• H04L63/0861Network architectures or network communication protocols for network security for supporting authentication of entities communicating through a packet data network using biometrical features, e.g. fingerprint, retina-scan
    • HELECTRICITY
    • H04ELECTRIC COMMUNICATION TECHNIQUE
    • H04WWIRELESS COMMUNICATION NETWORKS
    • H04W12/00Security arrangements, e.g. access security or fraud detection; Authentication, e.g. verifying user identity or authorisation; Protecting privacy or anonymity ; Protecting confidentiality; Key management; Integrity; Mobile application security; Using identity modules; Secure pairing of devices; Context aware security; Lawful interception
    • H04W12/003Secure pairing of devices, e.g. bootstrapping a secure communication link between pairing terminals; Secure socializing
    • HELECTRICITY
    • H04ELECTRIC COMMUNICATION TECHNIQUE
    • H04WWIRELESS COMMUNICATION NETWORKS
    • H04W12/00Security arrangements, e.g. access security or fraud detection; Authentication, e.g. verifying user identity or authorisation; Protecting privacy or anonymity ; Protecting confidentiality; Key management; Integrity; Mobile application security; Using identity modules; Secure pairing of devices; Context aware security; Lawful interception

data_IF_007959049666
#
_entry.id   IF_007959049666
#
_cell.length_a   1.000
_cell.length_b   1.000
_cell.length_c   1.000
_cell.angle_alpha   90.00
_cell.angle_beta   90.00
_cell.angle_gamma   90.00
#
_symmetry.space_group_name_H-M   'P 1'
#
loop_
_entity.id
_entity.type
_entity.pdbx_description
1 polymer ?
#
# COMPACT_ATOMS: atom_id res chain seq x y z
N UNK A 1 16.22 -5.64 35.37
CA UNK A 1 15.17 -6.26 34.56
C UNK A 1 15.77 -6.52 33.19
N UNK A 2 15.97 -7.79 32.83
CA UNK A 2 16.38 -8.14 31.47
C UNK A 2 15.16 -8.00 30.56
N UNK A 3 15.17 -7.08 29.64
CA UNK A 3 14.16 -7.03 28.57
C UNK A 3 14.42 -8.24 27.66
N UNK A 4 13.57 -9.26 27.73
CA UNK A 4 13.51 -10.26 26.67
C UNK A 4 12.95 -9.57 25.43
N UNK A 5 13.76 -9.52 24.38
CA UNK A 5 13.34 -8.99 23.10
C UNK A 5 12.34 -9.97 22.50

• H04W12/04Key management, e.g. by generic bootstrapping architecture [GBA]
    • HELECTRICITY
    • H04ELECTRIC COMMUNICATION TECHNIQUE
    • H04WWIRELESS COMMUNICATION NETWORKS
    • H04W12/00Security arrangements, e.g. access security or fraud detection; Authentication, e.g. verifying user identity or authorisation; Protecting privacy or anonymity ; Protecting confidentiality; Key management; Integrity; Mobile application security; Using identity modules; Secure pairing of devices; Context aware security; Lawful interception
    • H04W12/06Authentication
    • HELECTRICITY
    • H04ELECTRIC COMMUNICATION TECHNIQUE
    • H04WWIRELESS COMMUNICATION NETWORKS
    • H04W4/00Services specially adapted for wireless communication networks; Facilities therefor
    • H04W4/80Services using short range communication, e.g. near-field communication [NFC], radio-frequency identification [RFID] or low energy communication
    • H04W76/02
    • HELECTRICITY
    • H04ELECTRIC COMMUNICATION TECHNIQUE
    • H04MTELEPHONIC COMMUNICATION
    • H04M1/00Substation equipment, e.g. for use by subscribers; Analogous equipment at exchanges
    • H04M1/72Substation extension arrangements; Cordless telephones, i.e. devices for establishing wireless links to base stations without route selecting